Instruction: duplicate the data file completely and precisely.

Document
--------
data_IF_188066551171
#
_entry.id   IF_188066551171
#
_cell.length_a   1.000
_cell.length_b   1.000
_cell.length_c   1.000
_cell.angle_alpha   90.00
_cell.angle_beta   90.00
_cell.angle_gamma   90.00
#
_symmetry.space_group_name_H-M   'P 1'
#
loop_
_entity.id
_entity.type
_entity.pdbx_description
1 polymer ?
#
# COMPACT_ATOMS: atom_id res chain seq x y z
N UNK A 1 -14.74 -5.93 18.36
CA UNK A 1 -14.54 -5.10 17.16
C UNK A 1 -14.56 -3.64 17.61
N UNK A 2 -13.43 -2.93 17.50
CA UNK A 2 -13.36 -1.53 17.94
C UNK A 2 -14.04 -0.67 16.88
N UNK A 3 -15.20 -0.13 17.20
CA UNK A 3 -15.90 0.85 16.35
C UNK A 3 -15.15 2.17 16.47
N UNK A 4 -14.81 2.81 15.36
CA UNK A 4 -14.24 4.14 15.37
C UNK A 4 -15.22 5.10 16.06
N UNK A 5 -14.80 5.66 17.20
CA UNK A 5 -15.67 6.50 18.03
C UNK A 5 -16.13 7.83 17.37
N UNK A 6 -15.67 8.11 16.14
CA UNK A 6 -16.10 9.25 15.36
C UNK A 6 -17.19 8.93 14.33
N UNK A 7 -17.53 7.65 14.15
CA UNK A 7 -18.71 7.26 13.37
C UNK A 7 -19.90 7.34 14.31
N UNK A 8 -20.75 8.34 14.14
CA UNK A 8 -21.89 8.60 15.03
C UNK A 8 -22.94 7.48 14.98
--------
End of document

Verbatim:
data_IF_188066551171
#
_entry.id   IF_188066551171
#
_cell.length_a   1.000
_cell.length_b   1.000
_cell.length_c   1.000
_cell.angle_alpha   90.00
_cell.angle_beta   90.00
_cell.angle_gamma   90.00
#
_symmetry.space_group_name_H-M   'P 1'
#
loop_
_entity.id
_entity.type
_entity.pdbx_description
1 polymer ?
#
# COMPACT_ATOMS: atom_id res chain seq x y z
N UNK A 1 -14.74 -5.93 18.36
CA UNK A 1 -14.54 -5.10 17.16
C UNK A 1 -14.56 -3.64 17.61
N UNK A 2 -13.43 -2.93 17.50
CA UNK A 2 -13.36 -1.53 17.94
C UNK A 2 -14.04 -0.67 16.88
N UNK A 3 -15.20 -0.13 17.20
CA UNK A 3 -15.90 0.85 16.35
C UNK A 3 -15.15 2.17 16.47
N UNK A 4 -14.81 2.81 15.36
CA UNK A 4 -14.24 4.14 15.37
C UNK A 4 -15.22 5.10 16.06
N UNK A 5 -14.80 5.66 17.20
CA UNK A 5 -15.67 6.50 18.03
C UNK A 5 -16.13 7.83 17.37
N UNK A 6 -15.67 8.11 16.14
CA UNK A 6 -16.10 9.25 15.36
C UNK A 6 -17.19 8.93 14.33
N UNK A 7 -17.53 7.65 14.15
CA UNK A 7 -18.71 7.26 13.37
C UNK A 7 -19.90 7.34 14.31
N UNK A 8 -20.75 8.34 14.14
CA UNK A 8 -21.89 8.60 15.03
C UNK A 8 -22.94 7.48 14.98